"I am thrilled to be here," he said, "deep in the heart of Texas." And people cheered even louder than before, because Texans love Texas. "Where we just opened a beautiful new Louis Vuitton plant."

Life in America was now constantly surreal. Donald Trump, who actually became President, was talking at a packed rally. In a basketball arena. About the opening of a factory. For a luxurious French fashion brand. In Keene, Texas, population 6,400.

*

Trump peeked at one of his teleprompters. Grinning halfway. Then he jabbed his finger into the air, aimed it at the media section, and said "They're worse now than they ever have been," his shoulders raised and hands gesticulating. "They're crooked as hell. They're worse now than they've ever been. They're crooked."

Photo by Sean Ryan

His supporters booed. Jeered.

They pointed their fingers. They hocked.

A "CNN sucks" chant whispered down from a corner section on the 3rd level, but it never caught on. The audience's hissing tactic worked better anyway. No words. Words were the problem.

*

There was a musicality to Trump's sentences. He started with clipped phrases spoken in couplets. Then he let the words slide into an almost freeflow.

Photo by Sean Ryan

He would start on-script, "The radical Democrats want to destroy America as we know it. They wanna indoctrinate our children." Then, halfway through the next sentence, he would pivot into an aside, spoken in vernacular.

"And teach them that America is a sinful nation, you see that happening all the time. And I know it from personal experience. What they want to teach your kids, not good. They come home, 'Mommy, daddy, this is what I learned,' and you're going 'Oh, no, don't tell me. Let's get 'em into another school, fast.'"

*

Bleacher Report ranked American Airlines Center the 7th loudest arena in the NBA.

The crowd's reaction to Trump's comments about guns and the 2nd Amendment created one of the loudest sounds of the night, louder than Tina Turner's "The Best," which played about 8 times. Must have been 100 decibels. Some people were stuffing their ears with whatever fit.

Photo by Sean Ryan

Nearly every one of Trump's punchlines got an audience reaction.

I mean these folks were revved up.

I spoke to a lot of people that night. Not a single solitary one of them was anything less than kind.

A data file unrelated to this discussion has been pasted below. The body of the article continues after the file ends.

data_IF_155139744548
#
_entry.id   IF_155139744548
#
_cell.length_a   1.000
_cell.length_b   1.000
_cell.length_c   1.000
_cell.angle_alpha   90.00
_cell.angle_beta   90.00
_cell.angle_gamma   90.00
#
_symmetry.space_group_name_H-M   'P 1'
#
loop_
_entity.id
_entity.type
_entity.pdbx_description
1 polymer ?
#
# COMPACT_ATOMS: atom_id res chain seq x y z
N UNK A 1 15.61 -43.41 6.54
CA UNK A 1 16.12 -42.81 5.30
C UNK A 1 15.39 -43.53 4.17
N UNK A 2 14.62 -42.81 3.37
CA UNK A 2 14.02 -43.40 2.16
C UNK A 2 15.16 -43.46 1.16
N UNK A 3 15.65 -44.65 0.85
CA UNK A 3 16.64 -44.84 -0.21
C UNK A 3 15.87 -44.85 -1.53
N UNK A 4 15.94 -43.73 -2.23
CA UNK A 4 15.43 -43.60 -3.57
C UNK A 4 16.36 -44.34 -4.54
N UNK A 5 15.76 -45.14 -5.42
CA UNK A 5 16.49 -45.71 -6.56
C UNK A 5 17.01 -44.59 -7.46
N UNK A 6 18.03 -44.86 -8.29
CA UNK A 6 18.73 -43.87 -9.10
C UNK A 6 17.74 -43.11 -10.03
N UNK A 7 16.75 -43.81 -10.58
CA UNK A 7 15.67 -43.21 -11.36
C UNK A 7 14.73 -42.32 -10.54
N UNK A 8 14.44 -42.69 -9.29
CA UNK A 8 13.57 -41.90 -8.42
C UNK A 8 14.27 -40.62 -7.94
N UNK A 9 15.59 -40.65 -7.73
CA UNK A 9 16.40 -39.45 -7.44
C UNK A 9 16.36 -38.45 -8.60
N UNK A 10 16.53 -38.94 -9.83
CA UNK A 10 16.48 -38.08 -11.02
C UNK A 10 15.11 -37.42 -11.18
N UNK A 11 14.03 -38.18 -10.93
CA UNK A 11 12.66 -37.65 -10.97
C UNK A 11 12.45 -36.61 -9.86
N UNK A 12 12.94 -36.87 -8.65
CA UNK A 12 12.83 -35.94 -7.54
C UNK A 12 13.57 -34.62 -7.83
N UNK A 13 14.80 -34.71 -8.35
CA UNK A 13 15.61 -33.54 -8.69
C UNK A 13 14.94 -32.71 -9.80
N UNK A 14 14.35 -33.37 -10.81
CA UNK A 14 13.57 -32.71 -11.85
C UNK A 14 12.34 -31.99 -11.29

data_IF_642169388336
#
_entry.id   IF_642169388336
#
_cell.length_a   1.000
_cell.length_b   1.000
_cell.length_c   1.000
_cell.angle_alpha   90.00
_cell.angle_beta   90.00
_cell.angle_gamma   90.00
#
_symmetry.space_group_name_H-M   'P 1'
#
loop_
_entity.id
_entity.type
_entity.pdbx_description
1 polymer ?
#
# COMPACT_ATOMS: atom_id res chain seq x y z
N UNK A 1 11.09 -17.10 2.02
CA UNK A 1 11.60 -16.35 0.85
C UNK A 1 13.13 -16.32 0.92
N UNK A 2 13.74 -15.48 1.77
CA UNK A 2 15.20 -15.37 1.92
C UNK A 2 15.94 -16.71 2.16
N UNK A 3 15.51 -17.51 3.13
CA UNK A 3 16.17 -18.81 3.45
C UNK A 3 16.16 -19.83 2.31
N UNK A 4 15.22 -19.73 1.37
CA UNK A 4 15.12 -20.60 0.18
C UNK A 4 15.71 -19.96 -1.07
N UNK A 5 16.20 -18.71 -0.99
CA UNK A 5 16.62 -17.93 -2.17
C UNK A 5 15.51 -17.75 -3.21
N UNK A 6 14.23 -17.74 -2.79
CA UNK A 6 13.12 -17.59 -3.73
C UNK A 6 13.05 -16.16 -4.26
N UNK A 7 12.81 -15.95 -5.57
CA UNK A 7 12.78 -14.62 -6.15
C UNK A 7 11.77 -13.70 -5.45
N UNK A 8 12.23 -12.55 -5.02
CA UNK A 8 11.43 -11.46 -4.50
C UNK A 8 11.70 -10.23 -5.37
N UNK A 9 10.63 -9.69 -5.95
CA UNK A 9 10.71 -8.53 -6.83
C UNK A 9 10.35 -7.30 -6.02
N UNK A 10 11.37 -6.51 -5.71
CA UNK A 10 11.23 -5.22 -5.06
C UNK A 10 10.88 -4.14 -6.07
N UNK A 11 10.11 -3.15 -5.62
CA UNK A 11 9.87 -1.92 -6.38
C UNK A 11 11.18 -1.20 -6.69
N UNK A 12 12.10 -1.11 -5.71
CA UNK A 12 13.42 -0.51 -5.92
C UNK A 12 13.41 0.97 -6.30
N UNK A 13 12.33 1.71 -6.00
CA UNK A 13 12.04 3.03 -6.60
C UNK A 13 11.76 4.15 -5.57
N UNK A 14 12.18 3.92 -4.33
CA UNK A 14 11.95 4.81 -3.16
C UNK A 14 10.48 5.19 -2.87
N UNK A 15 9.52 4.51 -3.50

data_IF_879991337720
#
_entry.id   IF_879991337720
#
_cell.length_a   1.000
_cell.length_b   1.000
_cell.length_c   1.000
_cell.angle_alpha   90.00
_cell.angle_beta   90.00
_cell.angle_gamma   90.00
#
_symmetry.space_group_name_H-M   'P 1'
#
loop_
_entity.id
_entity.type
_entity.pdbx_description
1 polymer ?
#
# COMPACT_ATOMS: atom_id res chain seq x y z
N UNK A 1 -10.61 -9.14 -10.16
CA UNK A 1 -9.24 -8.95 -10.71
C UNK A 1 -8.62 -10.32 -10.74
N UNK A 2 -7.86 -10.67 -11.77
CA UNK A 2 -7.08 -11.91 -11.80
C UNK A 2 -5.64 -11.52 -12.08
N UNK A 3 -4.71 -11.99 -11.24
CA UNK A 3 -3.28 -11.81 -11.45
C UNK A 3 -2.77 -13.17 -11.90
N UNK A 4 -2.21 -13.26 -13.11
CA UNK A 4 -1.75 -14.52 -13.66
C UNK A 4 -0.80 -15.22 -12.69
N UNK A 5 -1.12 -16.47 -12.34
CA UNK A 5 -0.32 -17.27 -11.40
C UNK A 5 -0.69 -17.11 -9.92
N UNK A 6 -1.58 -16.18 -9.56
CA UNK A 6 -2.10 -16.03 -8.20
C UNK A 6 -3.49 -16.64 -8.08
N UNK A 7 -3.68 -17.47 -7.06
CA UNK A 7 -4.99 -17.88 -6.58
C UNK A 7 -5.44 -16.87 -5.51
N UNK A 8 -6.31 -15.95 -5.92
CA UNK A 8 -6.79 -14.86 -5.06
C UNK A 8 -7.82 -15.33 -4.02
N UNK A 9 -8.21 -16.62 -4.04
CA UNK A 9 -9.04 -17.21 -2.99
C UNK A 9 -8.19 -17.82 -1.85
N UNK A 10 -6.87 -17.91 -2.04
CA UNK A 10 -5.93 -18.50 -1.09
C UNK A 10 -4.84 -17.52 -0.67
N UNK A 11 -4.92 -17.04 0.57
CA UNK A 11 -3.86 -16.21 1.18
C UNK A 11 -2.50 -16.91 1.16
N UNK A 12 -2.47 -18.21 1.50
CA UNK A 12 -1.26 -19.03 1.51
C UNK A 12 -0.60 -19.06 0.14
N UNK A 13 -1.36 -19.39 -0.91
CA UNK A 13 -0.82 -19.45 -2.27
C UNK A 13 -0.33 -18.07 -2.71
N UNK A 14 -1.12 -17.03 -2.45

Look, I might as well say it now. The crowd was more diverse than I'd expected. Race, ethnicity, age, sex. Probably less diverse than the demographics of the country. But that's to be expected. Every one of the events so far brought a completely different crowd.

Photo by Sean Ryan

What mattered most was how the candidates swayed any given crowd at any given place. What was different about a Bernie Sanders townhall at a Hilton and a Kamala Harris sermon at a Baptist Church?

Nobody was ever rude at any events. But nowhere was there as much excitement as at the Trump rally. It felt like a sporting event or a music festival.

Photo by Sean Ryan

More than anything, it felt like WrestleMania. Professional wrestling. World Wrestling Entertainment (WWE).

So many times I looked around at the engulfed arena and thought, "This is WWE."

*

Especially when Trump told stories. The way he added both vitriol and triumph to his sentences. Turned them into journeys, much like the interwoven plot lines of a WWE drama, each scene and victory or failure leading to WrestleMania.

The more outrageous or scandalous the story, the better. The less believable, the more dramatic it became. Because all any of it had to be was compelling.

Photo by Sean Ryan

To be compelling was more important than to be literal or judicious. Supercharged with human drama. Betrayal. Contempt. Dalliances. Mockery. Danger. Love. Confoundment. Anxiety. Celebration. Occasionally even death.

All of it was WWE to the hilt. But it was also the polluted clouds in an otherwise sacred dream. Water and adolescence, all the magnets spinning and spinning. Each huff from the street. The reckoning of life, how maybe it could have happened differently but this is how it went.

*

He seemed to use a kind of operant conditioning on his audience, as if to make it easier for them to communicate in shorthand.

Fewer words, fewer, few.

Photo by Sean Ryan

For instance, here's his first mention of the media, at the start of the rally.

"Although the fake news back there, they don't wanna talk about it." That drew the boo's all right.

He leaned back, as if handing them the mic for a moment.

Photo by Sean Ryan

"They don't wanna talk about it." He stared at the media area for a few seconds, then squinted cartoonishly and lifted his palm over his forehead like he was blocking out the sun. Then he leaned into the podium, and the pitch of his voice rose. "Look at all those cameras, can you believe it? Look at all those red lights."